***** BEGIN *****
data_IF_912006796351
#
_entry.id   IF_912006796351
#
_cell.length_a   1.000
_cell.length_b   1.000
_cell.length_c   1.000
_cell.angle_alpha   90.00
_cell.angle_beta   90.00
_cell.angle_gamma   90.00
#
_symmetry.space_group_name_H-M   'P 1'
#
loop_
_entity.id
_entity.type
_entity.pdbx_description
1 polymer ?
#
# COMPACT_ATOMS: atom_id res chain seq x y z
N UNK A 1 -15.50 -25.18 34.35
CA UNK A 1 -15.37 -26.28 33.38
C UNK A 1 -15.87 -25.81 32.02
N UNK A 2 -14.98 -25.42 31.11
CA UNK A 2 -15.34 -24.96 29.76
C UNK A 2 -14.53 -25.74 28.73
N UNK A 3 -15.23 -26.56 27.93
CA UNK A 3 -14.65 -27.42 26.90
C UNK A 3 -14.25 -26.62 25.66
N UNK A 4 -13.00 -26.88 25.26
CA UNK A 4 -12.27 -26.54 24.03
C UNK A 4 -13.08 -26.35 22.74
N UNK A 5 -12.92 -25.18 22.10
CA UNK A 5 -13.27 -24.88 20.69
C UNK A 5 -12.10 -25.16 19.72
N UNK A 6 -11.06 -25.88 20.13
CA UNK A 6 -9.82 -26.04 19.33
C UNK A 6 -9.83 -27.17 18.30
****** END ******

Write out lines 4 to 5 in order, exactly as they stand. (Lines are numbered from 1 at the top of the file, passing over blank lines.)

#
_cell.length_a   1.000